In Washington’s annual fairy tale season, when delicate, white-petal flowers bloom on the city’s cherry trees, something else emerges: a class of princesses.
For 60 years, young women from around the country and U.S. territories have come together to form a single group of ambassadors, returning the good will that was extended to the U.S. from Japan when, in 1912, the mayor of Tokyo presented Washington with 3,000 cherry trees as a gift symbolizing the friendship between the two countries.
“You have to give the blossoms a face,” says Del. Eleanor Holmes Norton (D-D.C.) in explaining the princesses’ role in the annual National Cherry Blossom Festival. “The princesses are the face.”
Many of those faces are familiar on Capitol Hill. Throughout the years, a cluster of Hill staffers or relatives of lawmakers have buffed their dress shoes, fine-tuned their diplomacy skills and practiced their parade walk to represent their home state in the princess cadre. Cherry Blossom Princess alumnae include not only two lawmakers, Sen. Lisa MurkowskiLisa MurkowskiTrump’s Army pick faces tough confirmation fight Republican Sen. Collins considering run for Maine governor in 2018 Alaska senators push bill to allow Arctic drilling MORE (R-Alaska) and Rep. Shelley Moore CapitoShelley Moore CapitoRob Thomas: Anti-Trump celebs have become 'white noise' Congress nears deal on help for miners Overnight Energy: Lawmakers work toward deal on miners’ benefits MORE (R-W.Va.), but relatives of past and present lawmakers alike, including those of Sen. Ted Stevens (R-Alaska) and the late Sens. Strom Thurmond (R-S.C.) and Barry Goldwater (R-Ariz.).
This year — the 60th anniversary of the National Conference of State Societies’ (NCSS) Cherry Blossom Princess Program — is no exception. Among the 2008 Hill-related Cherry Blossom Princesses are a Democratic staffer, a Republican staffer and a great-granddaughter of a 1950s-era senator.
The 2008 North Dakota princess, Cady Gokey, has already begun to dream of the elegant dress she’ll wear to the festivities.
“I’m kind of excited to go shopping and buy a ball gown,” says the 20-year-old Georgetown University sophomore. She is the great-granddaughter of William Langer, a Republican who represented North Dakota in the Senate in the 1940s and 1950s. Gokey’s aunt was also a Cherry Blossom Princess.
“I think my mom’s going to come out and visit me, and we’re going to go shopping together,” she said.
Gokey admits some of her college friends poke fun at her, but she brushes it off. “They always ask if I wear a tiara,” she said.
The princess program is not a beauty competition. Princess applicants are accepted or denied based on their knowledge of and connection to the state they hope to represent. NCSS also recommends that princesses be single and between 19 and 24 years of age and have a bachelor’s degree or be college students. Unlike beauty queens, who typically hold a year-long reign, the princesses’ commitment involves two weeks of Cherry Blossom festivities.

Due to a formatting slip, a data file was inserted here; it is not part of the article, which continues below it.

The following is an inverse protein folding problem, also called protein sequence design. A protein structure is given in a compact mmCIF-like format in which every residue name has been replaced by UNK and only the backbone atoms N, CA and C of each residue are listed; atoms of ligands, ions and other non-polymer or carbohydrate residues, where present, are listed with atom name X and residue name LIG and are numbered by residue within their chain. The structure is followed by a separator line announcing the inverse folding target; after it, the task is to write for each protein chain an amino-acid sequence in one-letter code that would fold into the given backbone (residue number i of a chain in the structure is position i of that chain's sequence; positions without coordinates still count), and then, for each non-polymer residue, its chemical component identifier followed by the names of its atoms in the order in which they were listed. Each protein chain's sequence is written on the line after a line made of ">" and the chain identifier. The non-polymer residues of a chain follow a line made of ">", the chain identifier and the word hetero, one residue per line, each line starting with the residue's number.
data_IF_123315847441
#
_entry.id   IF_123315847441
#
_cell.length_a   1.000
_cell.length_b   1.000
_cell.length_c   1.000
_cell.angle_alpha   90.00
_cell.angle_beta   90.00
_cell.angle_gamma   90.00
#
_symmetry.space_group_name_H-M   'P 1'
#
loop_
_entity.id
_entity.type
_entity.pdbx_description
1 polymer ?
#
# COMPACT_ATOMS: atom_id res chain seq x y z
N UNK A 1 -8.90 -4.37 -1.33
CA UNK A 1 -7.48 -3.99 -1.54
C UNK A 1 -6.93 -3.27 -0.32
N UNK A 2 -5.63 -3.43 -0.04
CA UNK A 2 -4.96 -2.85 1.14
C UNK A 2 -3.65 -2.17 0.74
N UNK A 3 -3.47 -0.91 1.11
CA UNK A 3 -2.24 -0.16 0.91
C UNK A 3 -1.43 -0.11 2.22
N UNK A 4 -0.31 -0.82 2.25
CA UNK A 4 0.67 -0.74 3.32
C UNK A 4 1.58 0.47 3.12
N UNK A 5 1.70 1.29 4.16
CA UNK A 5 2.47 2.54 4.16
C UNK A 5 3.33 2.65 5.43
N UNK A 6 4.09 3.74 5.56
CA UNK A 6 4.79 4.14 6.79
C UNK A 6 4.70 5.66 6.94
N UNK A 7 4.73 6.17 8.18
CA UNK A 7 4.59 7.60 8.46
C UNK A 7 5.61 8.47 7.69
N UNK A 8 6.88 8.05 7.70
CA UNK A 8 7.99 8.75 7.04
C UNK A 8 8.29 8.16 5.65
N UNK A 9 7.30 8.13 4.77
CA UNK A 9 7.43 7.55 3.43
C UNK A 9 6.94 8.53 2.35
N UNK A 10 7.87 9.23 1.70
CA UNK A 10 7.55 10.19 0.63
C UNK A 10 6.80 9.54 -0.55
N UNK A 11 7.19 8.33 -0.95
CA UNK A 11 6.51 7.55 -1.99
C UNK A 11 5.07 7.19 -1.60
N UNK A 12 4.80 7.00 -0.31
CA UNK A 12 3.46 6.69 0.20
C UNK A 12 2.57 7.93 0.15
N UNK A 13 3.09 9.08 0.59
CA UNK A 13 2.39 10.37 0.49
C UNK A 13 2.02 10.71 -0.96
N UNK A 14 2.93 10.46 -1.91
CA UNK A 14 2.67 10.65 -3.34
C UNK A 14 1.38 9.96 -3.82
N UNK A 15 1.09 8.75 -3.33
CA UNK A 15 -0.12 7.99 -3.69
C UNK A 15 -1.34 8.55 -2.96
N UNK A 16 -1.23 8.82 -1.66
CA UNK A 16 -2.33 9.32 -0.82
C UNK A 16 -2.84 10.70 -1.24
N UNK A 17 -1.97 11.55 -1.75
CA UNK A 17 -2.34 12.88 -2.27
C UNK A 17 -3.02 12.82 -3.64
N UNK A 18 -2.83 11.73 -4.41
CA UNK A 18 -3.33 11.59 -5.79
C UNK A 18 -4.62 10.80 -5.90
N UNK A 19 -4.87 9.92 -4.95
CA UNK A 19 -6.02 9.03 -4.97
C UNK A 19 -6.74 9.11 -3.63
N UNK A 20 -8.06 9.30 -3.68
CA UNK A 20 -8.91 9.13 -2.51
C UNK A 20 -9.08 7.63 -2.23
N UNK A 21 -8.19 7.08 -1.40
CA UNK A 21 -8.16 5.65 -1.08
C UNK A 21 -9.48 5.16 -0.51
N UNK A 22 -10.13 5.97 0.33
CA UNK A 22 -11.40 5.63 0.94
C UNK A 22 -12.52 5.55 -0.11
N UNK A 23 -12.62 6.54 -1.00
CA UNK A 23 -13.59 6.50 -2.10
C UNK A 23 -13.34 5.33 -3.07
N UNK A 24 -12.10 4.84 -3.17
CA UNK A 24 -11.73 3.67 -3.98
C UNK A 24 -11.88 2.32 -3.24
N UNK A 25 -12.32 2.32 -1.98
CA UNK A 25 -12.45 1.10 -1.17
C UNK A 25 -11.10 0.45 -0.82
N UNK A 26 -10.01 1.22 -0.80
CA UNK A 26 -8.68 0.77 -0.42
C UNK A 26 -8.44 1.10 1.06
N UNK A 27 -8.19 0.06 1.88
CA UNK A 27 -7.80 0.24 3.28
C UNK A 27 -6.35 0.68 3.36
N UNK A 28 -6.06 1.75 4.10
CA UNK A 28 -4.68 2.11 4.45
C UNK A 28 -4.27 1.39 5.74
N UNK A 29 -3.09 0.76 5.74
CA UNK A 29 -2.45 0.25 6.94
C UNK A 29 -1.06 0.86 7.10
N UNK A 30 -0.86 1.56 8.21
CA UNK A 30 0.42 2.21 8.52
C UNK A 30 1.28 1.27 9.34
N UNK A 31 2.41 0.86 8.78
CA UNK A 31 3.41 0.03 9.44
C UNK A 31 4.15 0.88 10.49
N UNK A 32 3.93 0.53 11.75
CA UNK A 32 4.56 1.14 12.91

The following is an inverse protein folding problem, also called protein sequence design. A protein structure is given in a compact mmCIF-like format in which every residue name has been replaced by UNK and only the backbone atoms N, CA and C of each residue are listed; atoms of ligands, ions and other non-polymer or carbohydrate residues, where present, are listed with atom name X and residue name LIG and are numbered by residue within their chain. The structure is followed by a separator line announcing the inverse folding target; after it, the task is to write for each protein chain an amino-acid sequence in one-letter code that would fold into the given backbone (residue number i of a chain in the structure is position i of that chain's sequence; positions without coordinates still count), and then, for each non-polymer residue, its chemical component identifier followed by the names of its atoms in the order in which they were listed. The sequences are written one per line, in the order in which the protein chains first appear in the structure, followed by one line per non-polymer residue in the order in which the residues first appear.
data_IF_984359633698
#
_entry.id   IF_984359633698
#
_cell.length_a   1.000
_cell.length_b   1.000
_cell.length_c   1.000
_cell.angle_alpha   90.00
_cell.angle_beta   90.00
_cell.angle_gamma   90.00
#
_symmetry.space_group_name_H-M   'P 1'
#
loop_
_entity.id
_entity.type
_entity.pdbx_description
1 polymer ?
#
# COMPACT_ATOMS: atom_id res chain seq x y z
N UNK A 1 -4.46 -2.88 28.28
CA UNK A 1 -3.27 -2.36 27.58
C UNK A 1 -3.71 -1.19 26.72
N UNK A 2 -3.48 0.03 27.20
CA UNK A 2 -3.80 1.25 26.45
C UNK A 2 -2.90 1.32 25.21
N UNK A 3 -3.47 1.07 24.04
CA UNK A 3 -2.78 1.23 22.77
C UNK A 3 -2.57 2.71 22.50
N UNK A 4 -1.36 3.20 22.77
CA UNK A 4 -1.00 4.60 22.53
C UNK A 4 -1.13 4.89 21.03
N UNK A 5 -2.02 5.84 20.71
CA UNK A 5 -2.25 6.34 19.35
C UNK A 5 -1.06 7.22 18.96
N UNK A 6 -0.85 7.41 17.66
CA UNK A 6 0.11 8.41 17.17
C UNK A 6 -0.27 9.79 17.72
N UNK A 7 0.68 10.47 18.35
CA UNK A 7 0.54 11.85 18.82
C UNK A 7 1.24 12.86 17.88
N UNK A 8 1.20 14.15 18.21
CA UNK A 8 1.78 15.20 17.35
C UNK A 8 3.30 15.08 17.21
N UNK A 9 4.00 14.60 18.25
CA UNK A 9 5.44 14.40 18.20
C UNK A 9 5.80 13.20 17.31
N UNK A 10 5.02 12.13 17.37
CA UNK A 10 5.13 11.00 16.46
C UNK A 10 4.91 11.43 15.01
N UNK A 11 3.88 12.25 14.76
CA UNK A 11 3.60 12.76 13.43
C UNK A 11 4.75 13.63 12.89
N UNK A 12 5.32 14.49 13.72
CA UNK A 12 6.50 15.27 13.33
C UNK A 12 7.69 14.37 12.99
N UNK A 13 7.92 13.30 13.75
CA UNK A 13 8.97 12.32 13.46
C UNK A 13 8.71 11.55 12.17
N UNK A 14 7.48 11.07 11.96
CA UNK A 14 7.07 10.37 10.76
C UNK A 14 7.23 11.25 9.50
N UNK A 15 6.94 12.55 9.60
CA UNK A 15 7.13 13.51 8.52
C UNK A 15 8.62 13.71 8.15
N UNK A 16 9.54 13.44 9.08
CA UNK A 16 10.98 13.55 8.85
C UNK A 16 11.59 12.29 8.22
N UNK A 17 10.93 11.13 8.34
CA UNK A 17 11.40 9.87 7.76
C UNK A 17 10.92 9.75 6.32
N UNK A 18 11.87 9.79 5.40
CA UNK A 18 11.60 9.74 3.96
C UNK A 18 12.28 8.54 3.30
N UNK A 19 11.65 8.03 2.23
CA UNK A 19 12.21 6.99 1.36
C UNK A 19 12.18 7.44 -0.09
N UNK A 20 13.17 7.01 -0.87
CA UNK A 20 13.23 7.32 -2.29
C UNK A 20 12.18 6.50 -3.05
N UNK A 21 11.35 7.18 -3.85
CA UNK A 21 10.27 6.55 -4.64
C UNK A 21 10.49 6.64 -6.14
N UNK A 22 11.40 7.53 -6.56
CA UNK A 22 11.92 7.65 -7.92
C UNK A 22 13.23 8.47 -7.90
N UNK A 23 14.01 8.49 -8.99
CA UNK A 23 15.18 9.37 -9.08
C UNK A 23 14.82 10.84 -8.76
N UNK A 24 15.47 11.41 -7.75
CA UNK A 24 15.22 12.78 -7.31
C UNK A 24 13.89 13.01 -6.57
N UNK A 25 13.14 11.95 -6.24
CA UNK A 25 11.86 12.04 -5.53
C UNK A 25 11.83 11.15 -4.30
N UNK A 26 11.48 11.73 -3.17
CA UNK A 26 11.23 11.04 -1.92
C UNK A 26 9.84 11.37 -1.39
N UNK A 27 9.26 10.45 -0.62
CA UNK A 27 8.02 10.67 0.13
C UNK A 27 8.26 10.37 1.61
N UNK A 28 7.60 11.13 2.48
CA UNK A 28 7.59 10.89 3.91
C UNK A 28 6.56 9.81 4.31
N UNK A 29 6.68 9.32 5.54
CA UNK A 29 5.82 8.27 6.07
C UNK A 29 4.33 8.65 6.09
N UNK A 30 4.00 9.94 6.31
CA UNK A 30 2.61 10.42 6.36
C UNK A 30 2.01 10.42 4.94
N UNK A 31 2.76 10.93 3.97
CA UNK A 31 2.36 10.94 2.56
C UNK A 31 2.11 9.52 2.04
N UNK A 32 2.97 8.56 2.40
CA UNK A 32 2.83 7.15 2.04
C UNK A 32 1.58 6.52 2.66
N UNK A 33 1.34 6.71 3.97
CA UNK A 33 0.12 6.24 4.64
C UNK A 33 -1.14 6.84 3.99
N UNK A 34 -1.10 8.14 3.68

California’s 2008 princess, Monica Carmean, and Miranda L. Kessel, this year’s West Virginia princess, both Hill aides, say they are excited to meet new people through the program and visit the different embassies that hold festival events. (The Japanese Embassy, for instance, invites the princesses to an annual Cherry Blossom party it holds at the ambassador’s residence.)
Carmean, 22, is a staff assistant for Rep. Jim Costa (D-Calif.). Kessel, 24, a former Miss Roane County (W.Va.) beauty-pageant winner, is a legislative correspondent for —perhaps not so coincidentally — Capito.
“The congresswoman being a former Cherry Blossom Princess definitely influenced me to participate as a princess this year, I’ll have to say,” Kessel said.
Capito recalls her near-miss as the 1972 queen when the so-called “wheel of fortune,” the device used to randomly select the queen, teetered between West Virginia and the next state.
“All I could think of was, ‘Oh, please, I don’t want to be the queen,’ ” Capito said, even though the queen gets to take a trip to Japan. The wheel ticker finally settled on the state next to West Virginia.
Overall, Capito enjoyed the experience.
“It gave me nice exposure to Washington at that time,” she said.
Though princesses must meet a certain standard of dress — pantyhose are a must, and open-toed shoes are a no-no, much to Princess Kessel’s chagrin — program activities focus more on cultural exchange, community outreach and professional development. This year’s princesses will read to children at area schools, visit recovering military personnel at Walter Reed Army Medical Center and learn about Washington career opportunities on a trip to the FBI Academy in Quantico, Va.
“If somebody in the group doesn’t take away with them worthwhile, lifelong experiences, something is wrong,” said Lou Barrett, the NCSS president.
What jumps out most in Murkowski’s mind is standing next to the princess of American Samoa. She remembers her time as a 1980 Cherry Blossom Princess as a great way to gain exposure to new people, places and ideas.
“For a young woman from Alaska, it was a wonderful opportunity,” she said.